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Vaginal Bleeding in Late Pregnancy

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Presentation on theme: "Vaginal Bleeding in Late Pregnancy"— Presentation transcript:

1 Vaginal Bleeding in Late Pregnancy

2 Objectives Identify major causes of vaginal bleeding in the second half of pregnancy Describe a systematic approach to identifying the cause of bleeding Describe specific treatment options based on diagnosis

3 Causes of Late Pregnancy Bleeding
Placenta Previa Abruption Ruptured vasa previa Uterine scar disruption Cervical polyp Bloody show Cervicitis or cervical ectropion Vaginal trauma Cervical cancer Life-Threatening

4 Prevalence of Placenta Previa
Occurs in 1/200 pregnancies that reach 3rd trimester Low-lying placenta seen in 50% of ultrasound scans at weeks 90% will have normal implantation when scan repeated at >30 weeks No proven benefit to routine screening ultrasound for this diagnosis

5 Risk Factors for Placenta Previa
Previous cesarean delivery Previous uterine instrumentation High parity Advanced maternal age Smoking Multiple gestation

6 Morbidity with Placenta Previa
Maternal hemorrhage Operative delivery complications Transfusion Placenta accreta, increta, or percreta Prematurity

7 Patient History – Placenta Previa
Painless bleeding 2nd or 3rd trimester, or at term Often following intercourse May have preterm contractions “Sentinel bleed”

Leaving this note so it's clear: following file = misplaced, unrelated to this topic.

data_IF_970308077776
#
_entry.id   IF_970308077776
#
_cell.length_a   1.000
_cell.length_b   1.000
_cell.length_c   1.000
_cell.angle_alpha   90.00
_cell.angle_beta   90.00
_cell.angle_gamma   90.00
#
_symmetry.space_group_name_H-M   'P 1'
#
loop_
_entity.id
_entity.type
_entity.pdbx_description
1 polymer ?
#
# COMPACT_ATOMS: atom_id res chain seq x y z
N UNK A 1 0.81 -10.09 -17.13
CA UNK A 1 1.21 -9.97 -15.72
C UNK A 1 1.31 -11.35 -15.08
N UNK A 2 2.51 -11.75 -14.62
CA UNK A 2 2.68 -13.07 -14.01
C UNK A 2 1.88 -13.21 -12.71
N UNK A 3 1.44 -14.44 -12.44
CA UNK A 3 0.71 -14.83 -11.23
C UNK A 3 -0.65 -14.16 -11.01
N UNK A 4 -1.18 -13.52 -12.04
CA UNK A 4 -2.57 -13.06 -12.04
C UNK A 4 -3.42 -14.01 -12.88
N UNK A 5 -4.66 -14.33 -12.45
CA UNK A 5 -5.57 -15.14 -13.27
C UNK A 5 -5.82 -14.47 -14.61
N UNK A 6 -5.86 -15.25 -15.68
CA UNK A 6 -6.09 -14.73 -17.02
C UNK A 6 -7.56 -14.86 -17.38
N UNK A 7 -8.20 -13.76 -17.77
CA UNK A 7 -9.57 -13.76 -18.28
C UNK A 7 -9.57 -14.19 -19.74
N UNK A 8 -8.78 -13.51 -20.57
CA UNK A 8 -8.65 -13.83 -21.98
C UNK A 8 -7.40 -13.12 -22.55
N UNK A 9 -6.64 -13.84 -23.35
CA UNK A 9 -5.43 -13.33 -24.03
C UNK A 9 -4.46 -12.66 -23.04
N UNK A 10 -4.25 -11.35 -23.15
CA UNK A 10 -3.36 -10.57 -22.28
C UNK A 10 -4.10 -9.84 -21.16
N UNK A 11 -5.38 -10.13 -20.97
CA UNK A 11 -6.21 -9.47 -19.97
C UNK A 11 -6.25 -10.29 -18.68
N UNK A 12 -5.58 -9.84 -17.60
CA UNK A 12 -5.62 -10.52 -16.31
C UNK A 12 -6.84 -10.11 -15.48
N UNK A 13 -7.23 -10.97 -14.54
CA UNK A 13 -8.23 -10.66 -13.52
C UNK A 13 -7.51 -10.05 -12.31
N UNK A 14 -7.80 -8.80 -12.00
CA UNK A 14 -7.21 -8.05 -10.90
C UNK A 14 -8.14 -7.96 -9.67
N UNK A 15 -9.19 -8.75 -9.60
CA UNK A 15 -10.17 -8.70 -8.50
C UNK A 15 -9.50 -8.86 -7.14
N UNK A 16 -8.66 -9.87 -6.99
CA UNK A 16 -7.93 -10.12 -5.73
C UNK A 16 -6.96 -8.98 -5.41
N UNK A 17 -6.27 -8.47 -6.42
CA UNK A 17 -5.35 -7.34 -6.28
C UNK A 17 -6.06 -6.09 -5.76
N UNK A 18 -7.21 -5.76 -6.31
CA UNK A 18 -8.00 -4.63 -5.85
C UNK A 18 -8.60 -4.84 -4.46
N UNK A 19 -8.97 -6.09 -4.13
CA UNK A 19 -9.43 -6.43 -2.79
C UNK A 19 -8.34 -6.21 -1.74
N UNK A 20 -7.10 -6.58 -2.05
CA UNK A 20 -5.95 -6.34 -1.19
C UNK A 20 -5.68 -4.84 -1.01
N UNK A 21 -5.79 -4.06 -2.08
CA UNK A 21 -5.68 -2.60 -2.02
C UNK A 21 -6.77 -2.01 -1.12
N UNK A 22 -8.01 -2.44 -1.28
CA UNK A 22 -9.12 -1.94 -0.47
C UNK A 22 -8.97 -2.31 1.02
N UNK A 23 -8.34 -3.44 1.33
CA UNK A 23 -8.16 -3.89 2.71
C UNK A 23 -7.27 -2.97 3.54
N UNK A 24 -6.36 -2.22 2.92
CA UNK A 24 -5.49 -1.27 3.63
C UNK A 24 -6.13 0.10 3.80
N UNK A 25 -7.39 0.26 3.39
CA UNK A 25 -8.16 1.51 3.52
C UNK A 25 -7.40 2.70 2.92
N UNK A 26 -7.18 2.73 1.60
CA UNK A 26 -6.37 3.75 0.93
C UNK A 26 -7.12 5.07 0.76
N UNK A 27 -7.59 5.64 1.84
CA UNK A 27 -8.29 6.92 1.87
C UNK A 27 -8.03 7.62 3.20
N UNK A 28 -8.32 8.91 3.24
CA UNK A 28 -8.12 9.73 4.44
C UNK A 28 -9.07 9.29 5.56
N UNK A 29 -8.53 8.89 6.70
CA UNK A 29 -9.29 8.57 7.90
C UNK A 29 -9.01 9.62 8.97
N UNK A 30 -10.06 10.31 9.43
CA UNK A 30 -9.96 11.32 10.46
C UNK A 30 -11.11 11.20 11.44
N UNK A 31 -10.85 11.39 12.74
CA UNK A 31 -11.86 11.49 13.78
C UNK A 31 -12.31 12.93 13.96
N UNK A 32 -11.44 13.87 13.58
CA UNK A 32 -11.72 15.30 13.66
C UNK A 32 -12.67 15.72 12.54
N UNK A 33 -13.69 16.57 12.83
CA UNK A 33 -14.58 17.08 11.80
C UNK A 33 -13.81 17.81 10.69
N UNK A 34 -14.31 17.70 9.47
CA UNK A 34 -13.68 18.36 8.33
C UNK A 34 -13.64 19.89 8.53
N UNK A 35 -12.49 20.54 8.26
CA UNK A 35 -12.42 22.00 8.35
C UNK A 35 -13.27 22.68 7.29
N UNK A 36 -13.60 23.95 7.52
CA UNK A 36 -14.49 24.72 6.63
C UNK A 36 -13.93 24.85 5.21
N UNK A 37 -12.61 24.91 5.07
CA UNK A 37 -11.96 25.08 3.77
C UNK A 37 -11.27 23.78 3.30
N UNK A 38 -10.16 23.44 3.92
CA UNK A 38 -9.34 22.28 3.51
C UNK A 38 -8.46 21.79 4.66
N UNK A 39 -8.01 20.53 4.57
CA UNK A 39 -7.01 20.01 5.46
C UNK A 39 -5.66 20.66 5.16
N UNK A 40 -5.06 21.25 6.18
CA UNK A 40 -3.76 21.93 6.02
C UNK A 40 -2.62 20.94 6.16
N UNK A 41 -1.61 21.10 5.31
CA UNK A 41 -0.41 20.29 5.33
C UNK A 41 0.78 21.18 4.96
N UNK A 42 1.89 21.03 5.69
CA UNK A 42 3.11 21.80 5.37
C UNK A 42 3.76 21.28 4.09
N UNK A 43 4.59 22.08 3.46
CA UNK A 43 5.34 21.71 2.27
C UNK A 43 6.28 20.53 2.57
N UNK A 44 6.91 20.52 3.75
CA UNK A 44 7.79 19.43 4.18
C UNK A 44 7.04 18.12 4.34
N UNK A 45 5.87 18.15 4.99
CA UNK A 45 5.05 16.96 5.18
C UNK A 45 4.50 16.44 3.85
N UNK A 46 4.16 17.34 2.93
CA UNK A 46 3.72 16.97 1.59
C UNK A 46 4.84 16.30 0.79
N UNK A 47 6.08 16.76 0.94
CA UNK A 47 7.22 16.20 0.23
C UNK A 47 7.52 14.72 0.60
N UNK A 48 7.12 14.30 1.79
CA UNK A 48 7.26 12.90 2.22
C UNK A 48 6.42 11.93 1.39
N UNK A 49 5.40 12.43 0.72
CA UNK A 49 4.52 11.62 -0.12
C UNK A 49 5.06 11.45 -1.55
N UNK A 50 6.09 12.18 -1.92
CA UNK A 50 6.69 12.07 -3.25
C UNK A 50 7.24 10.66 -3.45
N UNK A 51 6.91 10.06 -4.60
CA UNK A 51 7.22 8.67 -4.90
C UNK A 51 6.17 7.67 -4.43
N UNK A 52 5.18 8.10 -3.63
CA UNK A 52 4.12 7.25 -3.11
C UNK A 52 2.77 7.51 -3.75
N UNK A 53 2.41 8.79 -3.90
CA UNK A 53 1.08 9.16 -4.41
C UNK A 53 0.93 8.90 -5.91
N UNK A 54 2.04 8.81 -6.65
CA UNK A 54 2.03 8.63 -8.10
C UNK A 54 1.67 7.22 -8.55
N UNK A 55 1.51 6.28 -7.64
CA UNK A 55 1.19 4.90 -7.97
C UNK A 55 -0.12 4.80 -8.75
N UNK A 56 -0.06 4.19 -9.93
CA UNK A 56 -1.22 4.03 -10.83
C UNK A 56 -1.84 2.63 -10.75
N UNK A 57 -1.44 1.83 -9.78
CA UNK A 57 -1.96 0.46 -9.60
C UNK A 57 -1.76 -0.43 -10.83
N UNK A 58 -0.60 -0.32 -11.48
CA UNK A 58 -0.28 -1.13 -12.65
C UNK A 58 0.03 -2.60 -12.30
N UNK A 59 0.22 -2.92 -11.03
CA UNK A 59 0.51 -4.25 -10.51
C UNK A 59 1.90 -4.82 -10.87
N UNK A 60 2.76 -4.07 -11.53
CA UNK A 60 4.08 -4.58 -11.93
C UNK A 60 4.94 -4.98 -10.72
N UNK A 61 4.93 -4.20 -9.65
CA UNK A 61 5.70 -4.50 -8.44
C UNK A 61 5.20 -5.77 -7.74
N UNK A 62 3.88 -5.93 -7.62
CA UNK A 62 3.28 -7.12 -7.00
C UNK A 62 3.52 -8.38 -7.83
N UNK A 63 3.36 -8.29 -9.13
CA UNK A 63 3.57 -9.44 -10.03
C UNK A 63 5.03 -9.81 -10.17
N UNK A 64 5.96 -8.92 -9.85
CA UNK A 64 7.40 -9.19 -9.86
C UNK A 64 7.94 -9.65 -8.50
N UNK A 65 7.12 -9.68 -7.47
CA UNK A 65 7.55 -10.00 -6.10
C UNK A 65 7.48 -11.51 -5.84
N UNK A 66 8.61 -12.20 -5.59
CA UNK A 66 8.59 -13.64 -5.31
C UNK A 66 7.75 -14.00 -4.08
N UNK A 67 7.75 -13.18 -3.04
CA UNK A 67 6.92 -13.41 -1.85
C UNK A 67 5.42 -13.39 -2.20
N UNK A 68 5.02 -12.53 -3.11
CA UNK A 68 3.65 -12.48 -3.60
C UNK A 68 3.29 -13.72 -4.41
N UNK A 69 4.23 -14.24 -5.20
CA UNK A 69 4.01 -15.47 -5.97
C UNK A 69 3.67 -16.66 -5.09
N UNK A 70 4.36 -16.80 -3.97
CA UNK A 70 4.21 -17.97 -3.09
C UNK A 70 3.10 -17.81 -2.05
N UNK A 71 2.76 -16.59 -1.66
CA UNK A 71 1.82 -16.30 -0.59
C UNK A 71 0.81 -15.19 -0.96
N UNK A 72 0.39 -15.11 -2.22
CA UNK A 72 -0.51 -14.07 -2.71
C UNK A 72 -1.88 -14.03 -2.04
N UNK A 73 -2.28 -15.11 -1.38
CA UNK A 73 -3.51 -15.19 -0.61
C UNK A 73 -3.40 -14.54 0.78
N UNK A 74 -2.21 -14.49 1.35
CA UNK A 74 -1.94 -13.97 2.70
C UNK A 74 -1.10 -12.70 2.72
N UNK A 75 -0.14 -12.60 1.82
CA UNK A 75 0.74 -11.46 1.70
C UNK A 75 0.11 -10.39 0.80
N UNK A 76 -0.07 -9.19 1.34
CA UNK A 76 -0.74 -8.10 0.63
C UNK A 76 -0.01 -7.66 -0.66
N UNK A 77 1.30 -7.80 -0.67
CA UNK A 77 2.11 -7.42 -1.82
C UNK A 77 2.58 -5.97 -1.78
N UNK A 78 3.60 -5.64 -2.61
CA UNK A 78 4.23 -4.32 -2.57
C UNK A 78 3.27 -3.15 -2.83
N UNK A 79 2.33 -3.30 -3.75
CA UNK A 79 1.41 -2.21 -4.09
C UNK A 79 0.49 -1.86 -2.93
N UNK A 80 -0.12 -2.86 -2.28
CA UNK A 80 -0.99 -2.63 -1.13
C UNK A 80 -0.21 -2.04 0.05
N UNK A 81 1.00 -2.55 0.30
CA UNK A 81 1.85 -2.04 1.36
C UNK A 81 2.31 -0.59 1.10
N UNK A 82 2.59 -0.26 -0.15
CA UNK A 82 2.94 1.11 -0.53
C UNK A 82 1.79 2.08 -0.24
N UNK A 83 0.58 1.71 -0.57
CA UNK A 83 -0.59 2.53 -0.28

8 Physical Exam – Placenta Previa
Vital signs Assess fundal height Fetal lie Estimated fetal weight (Leopold) Presence of fetal heart tones Gentle speculum exam NO digital vaginal exam unless placental location known

9 Laboratory – Placenta Previa
Hematocrit or complete blood count Blood type and Rh Coagulation tests While waiting – serum clot tube taped to wall

10 Ultrasound – Placenta Previa
Can confirm diagnosis Full bladder can create false appearance of anterior previa Presenting part may overshadow posterior previa Transvaginal scan can locate placental edge and internal os

11 Treatment – Placenta Previa
With no active bleeding Expectant management No intercourse, digital exams With late pregnancy bleeding Assess overall status, circulatory stability Full dose Rhogam if Rh- Consider maternal transfer if premature May need corticosteroids, tocolysis, amniocentesis

12 Double Set-Up Exam Appropriate only in marginal previa with vertex presentation Palpation of placental edge and fetal head with set up for immediate surgery Cesarean delivery under regional anesthesia if: Complete previa Fetal head not engaged Non-reassuring tracing Brisk or persistent bleeding Mature fetus

13 Placental Abruption Premature separation of placenta from uterine wall
Partial or complete “Marginal sinus separation” or “marginal sinus rupture” Bleeding, but abnormal implantation or abruption never established

14 Epidemiology of Abruption
Occurs in 1-2% of pregnancies Risk factors Hypertensive diseases of pregnancy Smoking or substance abuse (e.g. cocaine) Trauma Overdistention of the uterus History of previous abruption Unexplained elevation of MSAFP Placental insufficiency Maternal thrombophilia/metabolic abnormalities

15 Abruption and Trauma Can occur with blunt abdominal trauma and rapid deceleration without direct trauma Complications include prematurity, growth restriction, stillbirth Fetal evaluation after trauma Increased use of FHR monitoring may decrease mortality

16 Bleeding from Abruption
Externalized hemorrhage Bloody amniotic fluid Retroplacental clot 20% occult “uteroplacental apoplexy” or “Couvelaire” uterus Look for consumptive coagulopathy

17 Patient History - Abruption
Pain = hallmark symptom Varies from mild cramping to severe pain Back pain – think posterior abruption Bleeding May not reflect amount of blood loss Differentiate from exuberant bloody show Trauma Other risk factors (e.g. hypertension) Membrane rupture